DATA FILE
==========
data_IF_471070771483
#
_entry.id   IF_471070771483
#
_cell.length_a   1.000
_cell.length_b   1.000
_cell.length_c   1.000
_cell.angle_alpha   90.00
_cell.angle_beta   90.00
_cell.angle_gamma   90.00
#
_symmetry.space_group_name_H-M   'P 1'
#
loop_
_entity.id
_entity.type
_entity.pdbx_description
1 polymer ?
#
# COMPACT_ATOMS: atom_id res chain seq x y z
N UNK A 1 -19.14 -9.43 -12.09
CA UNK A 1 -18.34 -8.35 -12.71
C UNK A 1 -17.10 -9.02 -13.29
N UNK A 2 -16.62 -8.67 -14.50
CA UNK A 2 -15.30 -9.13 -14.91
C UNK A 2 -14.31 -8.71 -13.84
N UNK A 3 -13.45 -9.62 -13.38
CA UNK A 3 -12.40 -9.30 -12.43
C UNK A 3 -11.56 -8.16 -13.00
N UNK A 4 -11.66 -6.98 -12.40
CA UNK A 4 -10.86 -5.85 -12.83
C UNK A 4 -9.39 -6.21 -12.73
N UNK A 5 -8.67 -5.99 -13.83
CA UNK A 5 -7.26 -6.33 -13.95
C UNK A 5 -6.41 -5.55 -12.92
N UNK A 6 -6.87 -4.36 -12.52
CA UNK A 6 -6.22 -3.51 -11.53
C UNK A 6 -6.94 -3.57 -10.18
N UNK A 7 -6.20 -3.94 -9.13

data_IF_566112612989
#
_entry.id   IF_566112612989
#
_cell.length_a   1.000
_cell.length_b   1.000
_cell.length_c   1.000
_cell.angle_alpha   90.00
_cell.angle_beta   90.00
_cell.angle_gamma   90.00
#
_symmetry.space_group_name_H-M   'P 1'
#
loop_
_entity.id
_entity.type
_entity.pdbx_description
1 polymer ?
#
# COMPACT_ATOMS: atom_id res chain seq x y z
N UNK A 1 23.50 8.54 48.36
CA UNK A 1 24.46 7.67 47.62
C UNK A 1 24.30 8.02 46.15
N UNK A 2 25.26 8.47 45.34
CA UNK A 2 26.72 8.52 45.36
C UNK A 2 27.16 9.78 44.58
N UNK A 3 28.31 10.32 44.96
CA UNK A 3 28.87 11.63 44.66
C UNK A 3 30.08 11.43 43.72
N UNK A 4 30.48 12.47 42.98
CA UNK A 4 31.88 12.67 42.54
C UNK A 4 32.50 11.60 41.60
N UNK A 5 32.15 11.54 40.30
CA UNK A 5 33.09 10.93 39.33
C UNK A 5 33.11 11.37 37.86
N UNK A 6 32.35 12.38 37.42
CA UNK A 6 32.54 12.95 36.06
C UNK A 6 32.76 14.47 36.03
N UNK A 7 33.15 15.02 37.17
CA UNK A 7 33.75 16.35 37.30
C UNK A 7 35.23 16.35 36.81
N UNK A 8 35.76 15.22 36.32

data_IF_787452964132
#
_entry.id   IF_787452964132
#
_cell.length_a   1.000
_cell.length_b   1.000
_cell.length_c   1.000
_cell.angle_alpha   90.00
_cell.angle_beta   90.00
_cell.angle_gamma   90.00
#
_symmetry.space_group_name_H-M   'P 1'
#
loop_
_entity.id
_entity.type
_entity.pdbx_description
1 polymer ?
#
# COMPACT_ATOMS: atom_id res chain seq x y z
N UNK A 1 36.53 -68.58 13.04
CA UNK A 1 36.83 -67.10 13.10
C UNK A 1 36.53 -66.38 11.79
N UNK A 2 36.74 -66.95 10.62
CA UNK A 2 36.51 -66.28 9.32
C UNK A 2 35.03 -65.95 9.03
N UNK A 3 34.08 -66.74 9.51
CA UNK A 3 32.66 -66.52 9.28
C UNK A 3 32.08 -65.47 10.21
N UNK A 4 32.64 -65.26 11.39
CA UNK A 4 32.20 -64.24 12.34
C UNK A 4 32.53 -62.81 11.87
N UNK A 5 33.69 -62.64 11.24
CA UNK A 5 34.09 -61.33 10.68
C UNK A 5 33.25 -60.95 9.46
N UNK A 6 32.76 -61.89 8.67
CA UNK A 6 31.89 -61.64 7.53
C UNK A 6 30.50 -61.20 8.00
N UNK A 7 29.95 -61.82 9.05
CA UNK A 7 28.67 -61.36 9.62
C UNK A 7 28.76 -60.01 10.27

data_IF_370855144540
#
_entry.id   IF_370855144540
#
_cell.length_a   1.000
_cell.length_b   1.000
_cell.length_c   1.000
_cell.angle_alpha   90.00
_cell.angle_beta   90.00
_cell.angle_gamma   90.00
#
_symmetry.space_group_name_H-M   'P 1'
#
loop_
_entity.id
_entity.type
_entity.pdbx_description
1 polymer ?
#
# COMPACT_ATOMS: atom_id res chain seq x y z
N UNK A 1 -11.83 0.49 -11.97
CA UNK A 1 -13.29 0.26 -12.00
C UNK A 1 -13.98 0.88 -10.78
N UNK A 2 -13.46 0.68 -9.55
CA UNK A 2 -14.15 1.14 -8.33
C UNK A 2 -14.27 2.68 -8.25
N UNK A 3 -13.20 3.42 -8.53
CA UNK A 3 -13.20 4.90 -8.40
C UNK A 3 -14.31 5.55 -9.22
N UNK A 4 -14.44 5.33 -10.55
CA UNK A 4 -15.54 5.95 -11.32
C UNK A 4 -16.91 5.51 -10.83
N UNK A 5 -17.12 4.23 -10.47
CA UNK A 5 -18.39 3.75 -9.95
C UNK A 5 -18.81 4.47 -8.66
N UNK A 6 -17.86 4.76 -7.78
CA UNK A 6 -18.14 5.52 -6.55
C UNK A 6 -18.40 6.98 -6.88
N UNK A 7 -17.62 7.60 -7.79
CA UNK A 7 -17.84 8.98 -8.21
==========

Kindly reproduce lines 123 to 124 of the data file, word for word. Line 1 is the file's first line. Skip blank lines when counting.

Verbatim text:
data_IF_370855144540
#